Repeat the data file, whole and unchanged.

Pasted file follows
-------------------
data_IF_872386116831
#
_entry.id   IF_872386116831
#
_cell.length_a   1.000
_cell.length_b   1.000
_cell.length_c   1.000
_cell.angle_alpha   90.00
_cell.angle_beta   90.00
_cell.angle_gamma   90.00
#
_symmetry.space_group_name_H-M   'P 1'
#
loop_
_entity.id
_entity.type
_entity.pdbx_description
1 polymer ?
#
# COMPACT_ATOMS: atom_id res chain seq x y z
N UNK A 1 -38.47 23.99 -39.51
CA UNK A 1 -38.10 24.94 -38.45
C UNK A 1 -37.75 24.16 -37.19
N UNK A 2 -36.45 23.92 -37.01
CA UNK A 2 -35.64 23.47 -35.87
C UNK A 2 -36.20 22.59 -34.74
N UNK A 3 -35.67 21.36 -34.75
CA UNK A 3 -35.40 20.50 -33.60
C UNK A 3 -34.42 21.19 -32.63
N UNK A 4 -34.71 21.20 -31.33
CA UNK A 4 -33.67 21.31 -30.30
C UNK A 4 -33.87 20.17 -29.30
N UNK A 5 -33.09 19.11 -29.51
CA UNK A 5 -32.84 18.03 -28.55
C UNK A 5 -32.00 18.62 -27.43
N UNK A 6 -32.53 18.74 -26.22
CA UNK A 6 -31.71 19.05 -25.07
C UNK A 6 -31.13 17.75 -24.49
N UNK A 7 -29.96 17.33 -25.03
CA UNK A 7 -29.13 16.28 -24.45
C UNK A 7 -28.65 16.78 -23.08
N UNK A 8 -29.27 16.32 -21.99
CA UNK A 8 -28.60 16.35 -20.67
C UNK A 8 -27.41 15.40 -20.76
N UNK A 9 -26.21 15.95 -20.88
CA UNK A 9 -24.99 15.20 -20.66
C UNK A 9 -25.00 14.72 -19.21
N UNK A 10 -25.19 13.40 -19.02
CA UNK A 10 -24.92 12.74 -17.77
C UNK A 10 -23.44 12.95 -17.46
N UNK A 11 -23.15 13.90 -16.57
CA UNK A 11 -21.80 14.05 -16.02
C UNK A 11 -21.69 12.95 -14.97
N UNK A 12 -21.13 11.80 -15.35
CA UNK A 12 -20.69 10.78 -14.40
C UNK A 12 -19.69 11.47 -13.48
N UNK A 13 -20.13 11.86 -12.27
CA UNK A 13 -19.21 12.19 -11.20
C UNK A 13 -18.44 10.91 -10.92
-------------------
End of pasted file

data_IF_872386116831
#
_entry.id   IF_872386116831
#
_cell.length_a   1.000
_cell.length_b   1.000
_cell.length_c   1.000
_cell.angle_alpha   90.00
_cell.angle_beta   90.00
_cell.angle_gamma   90.00
#
_symmetry.space_group_name_H-M   'P 1'
#
loop_
_entity.id
_entity.type
_entity.pdbx_description
1 polymer ?
#
# COMPACT_ATOMS: atom_id res chain seq x y z
N UNK A 1 -38.47 23.99 -39.51
CA UNK A 1 -38.10 24.94 -38.45
C UNK A 1 -37.75 24.16 -37.19
N UNK A 2 -36.45 23.92 -37.01
CA UNK A 2 -35.64 23.47 -35.87
C UNK A 2 -36.20 22.59 -34.74
N UNK A 3 -35.67 21.36 -34.75
CA UNK A 3 -35.40 20.50 -33.60
C UNK A 3 -34.42 21.19 -32.63
N UNK A 4 -34.71 21.20 -31.33
CA UNK A 4 -33.67 21.31 -30.30
C UNK A 4 -33.87 20.17 -29.30
N UNK A 5 -33.09 19.11 -29.51
CA UNK A 5 -32.84 18.03 -28.55
C UNK A 5 -32.00 18.62 -27.43
N UNK A 6 -32.53 18.74 -26.22
CA UNK A 6 -31.71 19.05 -25.07
C UNK A 6 -31.13 17.75 -24.49
N UNK A 7 -29.96 17.33 -25.03
CA UNK A 7 -29.13 16.28 -24.45
C UNK A 7 -28.65 16.78 -23.08
N UNK A 8 -29.27 16.32 -21.99
CA UNK A 8 -28.60 16.35 -20.67
C UNK A 8 -27.41 15.40 -20.76
N UNK A 9 -26.21 15.95 -20.88
CA UNK A 9 -24.99 15.20 -20.66
C UNK A 9 -25.00 14.72 -19.21
N UNK A 10 -25.19 13.40 -19.02
CA UNK A 10 -24.92 12.74 -17.77
C UNK A 10 -23.44 12.95 -17.46
N UNK A 11 -23.15 13.90 -16.57
CA UNK A 11 -21.80 14.05 -16.02
C UNK A 11 -21.69 12.95 -14.97
N UNK A 12 -21.13 11.80 -15.35
CA UNK A 12 -20.69 10.78 -14.40
C UNK A 12 -19.69 11.47 -13.48
N UNK A 13 -20.13 11.86 -12.27
CA UNK A 13 -19.21 12.19 -11.20
C UNK A 13 -18.44 10.91 -10.92